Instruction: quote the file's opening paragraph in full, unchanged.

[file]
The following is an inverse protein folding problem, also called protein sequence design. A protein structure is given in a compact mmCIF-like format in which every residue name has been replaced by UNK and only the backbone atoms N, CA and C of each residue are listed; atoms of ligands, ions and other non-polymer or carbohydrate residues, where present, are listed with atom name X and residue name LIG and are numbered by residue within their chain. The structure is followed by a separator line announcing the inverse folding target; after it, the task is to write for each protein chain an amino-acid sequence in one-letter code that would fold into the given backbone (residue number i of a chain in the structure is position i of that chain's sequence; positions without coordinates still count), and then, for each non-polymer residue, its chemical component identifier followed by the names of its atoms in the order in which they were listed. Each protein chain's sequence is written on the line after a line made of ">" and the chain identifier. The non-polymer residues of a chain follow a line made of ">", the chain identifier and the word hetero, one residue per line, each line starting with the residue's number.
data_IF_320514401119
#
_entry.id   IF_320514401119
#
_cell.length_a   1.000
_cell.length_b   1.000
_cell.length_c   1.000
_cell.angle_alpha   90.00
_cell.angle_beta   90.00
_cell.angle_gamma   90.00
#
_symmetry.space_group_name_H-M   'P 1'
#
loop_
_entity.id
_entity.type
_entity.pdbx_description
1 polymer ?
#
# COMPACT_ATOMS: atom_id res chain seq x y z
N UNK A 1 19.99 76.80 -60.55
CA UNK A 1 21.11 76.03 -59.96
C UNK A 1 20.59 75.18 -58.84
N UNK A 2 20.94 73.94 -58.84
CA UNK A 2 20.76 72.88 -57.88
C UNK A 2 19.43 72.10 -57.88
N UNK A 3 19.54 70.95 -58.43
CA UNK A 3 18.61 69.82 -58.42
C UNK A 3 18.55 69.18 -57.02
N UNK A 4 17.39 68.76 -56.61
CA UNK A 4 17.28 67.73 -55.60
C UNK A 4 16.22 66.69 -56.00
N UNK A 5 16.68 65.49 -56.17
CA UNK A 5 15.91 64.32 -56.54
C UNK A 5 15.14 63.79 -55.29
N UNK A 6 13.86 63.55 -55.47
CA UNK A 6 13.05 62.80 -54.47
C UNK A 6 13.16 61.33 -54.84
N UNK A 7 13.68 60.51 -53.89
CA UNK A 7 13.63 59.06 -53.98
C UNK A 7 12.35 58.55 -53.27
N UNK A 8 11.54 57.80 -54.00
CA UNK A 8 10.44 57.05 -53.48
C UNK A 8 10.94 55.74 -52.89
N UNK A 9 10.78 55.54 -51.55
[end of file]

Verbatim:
The following is an inverse protein folding problem, also called protein sequence design. A protein structure is given in a compact mmCIF-like format in which every residue name has been replaced by UNK and only the backbone atoms N, CA and C of each residue are listed; atoms of ligands, ions and other non-polymer or carbohydrate residues, where present, are listed with atom name X and residue name LIG and are numbered by residue within their chain. The structure is followed by a separator line announcing the inverse folding target; after it, the task is to write for each protein chain an amino-acid sequence in one-letter code that would fold into the given backbone (residue number i of a chain in the structure is position i of that chain's sequence; positions without coordinates still count), and then, for each non-polymer residue, its chemical component identifier followed by the names of its atoms in the order in which they were listed. Each protein chain's sequence is written on the line after a line made of ">" and the chain identifier. The non-polymer residues of a chain follow a line made of ">", the chain identifier and the word hetero, one residue per line, each line starting with the residue's number.